ClickMeeting, for one, saw 400% growth in users over the course of March 2020, expanding its server stack’s capacity by over 60%. The company has also benefited from some positive press since the start of the crisis, pledging to offer hospitals and government organizations free access to the platform.
“This way, doctors will receive a free and professional tool for efficient and real-time communication with each other, to run meaningful consultations and share documents,” Simon Grabowski, the company’s CEO, told Forbes.
But why all this growth in SaaS, as opposed to other forms of software? Generally, companies have relied on legacy enterprise applications that are fine in-house, but have very high latency when used remotely, so they use web apps to replace or sidestep them. And then there’s the advantage of self-service adoption. Whereas on-premises, lifetime-license software for businesses often involves cumbersome processes to obtain corporate stakeholder sign-offs and to configure all of the technologies required, line-of-business SaaS users can simply start enjoying enhanced productivity within a few clicks.
“SaaS solutions like ours, which are so easy for individuals to try out on their own, can make a big difference for keeping people working while cooped up at home,” said Markus Mikola, CEO of ContractZen.
“In March we onboarded two times the number of new users that we usually see. We also recently rolled out a new integration between our meeting management solution and Microsoft Teams, a platform which reported enormous growth last month, so there's definitely growing demand for software that keeps your remote meetings organized and collaborative.”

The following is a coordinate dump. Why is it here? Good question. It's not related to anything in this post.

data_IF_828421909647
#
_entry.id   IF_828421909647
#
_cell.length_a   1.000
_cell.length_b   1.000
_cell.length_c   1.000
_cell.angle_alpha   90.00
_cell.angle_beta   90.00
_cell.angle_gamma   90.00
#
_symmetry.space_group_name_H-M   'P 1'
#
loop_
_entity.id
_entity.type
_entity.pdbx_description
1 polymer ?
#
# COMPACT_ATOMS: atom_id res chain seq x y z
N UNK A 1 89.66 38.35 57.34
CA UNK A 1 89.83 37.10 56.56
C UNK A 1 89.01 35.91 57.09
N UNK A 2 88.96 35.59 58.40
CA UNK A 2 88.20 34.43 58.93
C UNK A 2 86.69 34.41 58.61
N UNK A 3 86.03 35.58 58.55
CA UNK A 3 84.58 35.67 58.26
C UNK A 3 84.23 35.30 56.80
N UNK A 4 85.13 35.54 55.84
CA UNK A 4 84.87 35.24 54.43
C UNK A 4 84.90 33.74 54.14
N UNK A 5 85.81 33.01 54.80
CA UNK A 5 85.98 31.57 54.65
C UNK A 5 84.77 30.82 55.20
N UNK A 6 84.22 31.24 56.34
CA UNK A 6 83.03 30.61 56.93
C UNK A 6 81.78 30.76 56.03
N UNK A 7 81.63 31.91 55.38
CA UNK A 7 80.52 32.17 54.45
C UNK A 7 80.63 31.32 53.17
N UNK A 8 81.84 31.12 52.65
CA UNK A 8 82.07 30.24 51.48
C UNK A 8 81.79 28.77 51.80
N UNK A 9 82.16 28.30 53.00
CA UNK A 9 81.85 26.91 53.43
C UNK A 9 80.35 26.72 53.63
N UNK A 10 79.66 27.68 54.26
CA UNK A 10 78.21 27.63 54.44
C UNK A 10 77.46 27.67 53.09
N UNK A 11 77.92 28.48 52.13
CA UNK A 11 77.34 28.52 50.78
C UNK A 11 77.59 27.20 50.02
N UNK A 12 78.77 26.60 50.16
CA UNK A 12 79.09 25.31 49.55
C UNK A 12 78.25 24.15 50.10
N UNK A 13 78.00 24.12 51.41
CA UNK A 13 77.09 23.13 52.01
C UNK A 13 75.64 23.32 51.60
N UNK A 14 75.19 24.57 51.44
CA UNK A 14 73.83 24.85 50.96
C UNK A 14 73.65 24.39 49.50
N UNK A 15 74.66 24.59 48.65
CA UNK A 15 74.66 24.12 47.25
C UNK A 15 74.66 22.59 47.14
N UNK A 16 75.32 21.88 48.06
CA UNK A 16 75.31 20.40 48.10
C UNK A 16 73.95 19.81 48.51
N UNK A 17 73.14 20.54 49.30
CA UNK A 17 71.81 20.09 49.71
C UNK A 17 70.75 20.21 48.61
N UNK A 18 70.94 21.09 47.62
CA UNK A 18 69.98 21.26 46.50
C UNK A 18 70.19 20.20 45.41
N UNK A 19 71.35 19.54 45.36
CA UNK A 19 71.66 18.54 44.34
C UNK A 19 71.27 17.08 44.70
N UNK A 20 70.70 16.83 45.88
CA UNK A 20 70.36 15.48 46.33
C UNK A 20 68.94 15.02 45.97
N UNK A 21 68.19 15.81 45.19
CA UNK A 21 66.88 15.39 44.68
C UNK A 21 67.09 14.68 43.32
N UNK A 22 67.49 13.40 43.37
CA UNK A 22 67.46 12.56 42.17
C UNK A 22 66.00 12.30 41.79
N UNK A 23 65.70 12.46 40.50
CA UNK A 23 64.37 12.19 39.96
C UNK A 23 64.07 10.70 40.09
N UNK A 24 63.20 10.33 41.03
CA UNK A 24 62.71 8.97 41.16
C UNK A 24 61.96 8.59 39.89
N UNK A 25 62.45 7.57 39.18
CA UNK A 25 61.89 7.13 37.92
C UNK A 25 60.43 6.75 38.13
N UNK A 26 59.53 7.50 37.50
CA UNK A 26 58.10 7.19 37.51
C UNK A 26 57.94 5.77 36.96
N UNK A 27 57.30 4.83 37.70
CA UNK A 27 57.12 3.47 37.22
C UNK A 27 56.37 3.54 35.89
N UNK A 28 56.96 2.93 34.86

Indeed, the benefits of business SaaS are unlikely to be negated once we figure out what will happen after the crisis. It’s entirely possible that SaaS companies will be permanent beneficiaries from COVID-19. “The coronavirus is going to be a tipping point,” said Kate Lister, president of Global Workplace Analytics. “We plodded along at about 10% growth a year for the last 10 years, but I foresee that this is going to really accelerate the trend.”
SaaS Tools Will Be the Last to Be Let Go
Over the last few years, SaaS tools have established themselves as vital for every business, which also explains their relative stability in today’s volatile market. Cloud infrastructure services like AWS and Google Cloud, for example, are seen as essential. While not every SaaS startup is going to come out the right side up, those which have made themselves indispensable will reap the benefits.
Salesforce is a notable example. Salesforce manages almost every business-consumer interaction, including sales, marketing, and customer service, and runs a cloud platform too. It’s top of the list for investors and financial advisors today.
Zendesk is similarly critical to business users. Its primary strength is in streamlining customer support operations, which is even more important now that customers are in short supply. Like Salesforce, it’s not likely to hemorrhage users in a hurry.
Likewise, Workday is the primary engine for HR and back-office finance in numerous large enterprises, making it difficult for users to cancel their subscriptions or switch to a different provider. Its customer base of larger corporations are also more likely to remain solvent than SMBs.
SaaS May Be COVID-19’s Great Survivor
As one sector after another tumbles down the stock exchange, SaaS might be the biggest beneficiary from COVID-19. Thanks to its lack of reliance on logistics, in-person customers, or a physical supply chain, it’s been harmed less by the direct impact of the coronavirus.
Additionally, SaaS tools have been helped by the global shift to remote working, and made themselves indispensable enough that they’ll be at the back of the line when it’s time to cut costs. There’s no such thing as a safe bet in the stock market, but the SaaS sector is doing better than most.